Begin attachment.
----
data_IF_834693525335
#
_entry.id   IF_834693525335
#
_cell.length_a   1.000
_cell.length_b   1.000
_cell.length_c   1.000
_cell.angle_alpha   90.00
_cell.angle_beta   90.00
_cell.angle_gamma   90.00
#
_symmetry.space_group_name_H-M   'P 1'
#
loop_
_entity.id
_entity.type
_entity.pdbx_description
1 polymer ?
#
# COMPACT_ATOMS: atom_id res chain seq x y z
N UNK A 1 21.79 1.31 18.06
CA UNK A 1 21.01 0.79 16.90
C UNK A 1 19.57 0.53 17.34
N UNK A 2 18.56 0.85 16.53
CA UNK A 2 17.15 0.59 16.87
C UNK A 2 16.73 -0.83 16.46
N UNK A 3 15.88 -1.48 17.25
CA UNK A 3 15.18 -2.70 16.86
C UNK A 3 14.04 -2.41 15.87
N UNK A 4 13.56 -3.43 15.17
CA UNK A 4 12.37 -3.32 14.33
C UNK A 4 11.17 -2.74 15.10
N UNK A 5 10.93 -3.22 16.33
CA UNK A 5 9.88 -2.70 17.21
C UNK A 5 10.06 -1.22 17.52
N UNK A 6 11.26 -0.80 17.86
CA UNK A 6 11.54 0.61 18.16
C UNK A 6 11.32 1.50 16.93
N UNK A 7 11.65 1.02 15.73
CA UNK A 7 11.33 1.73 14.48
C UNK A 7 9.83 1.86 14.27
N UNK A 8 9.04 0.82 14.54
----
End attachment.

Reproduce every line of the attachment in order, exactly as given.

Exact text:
data_IF_834693525335
#
_entry.id   IF_834693525335
#
_cell.length_a   1.000
_cell.length_b   1.000
_cell.length_c   1.000
_cell.angle_alpha   90.00
_cell.angle_beta   90.00
_cell.angle_gamma   90.00
#
_symmetry.space_group_name_H-M   'P 1'
#
loop_
_entity.id
_entity.type
_entity.pdbx_description
1 polymer ?
#
# COMPACT_ATOMS: atom_id res chain seq x y z
N UNK A 1 21.79 1.31 18.06
CA UNK A 1 21.01 0.79 16.90
C UNK A 1 19.57 0.53 17.34
N UNK A 2 18.56 0.85 16.53
CA UNK A 2 17.15 0.59 16.87
C UNK A 2 16.73 -0.83 16.46
N UNK A 3 15.88 -1.48 17.25
CA UNK A 3 15.18 -2.70 16.86
C UNK A 3 14.04 -2.41 15.87
N UNK A 4 13.56 -3.43 15.17
CA UNK A 4 12.37 -3.32 14.33
C UNK A 4 11.17 -2.74 15.10
N UNK A 5 10.93 -3.22 16.33
CA UNK A 5 9.88 -2.70 17.21
C UNK A 5 10.06 -1.22 17.52
N UNK A 6 11.26 -0.80 17.86
CA UNK A 6 11.54 0.61 18.16
C UNK A 6 11.32 1.50 16.93
N UNK A 7 11.65 1.02 15.73
CA UNK A 7 11.33 1.73 14.48
C UNK A 7 9.83 1.86 14.27
N UNK A 8 9.04 0.82 14.54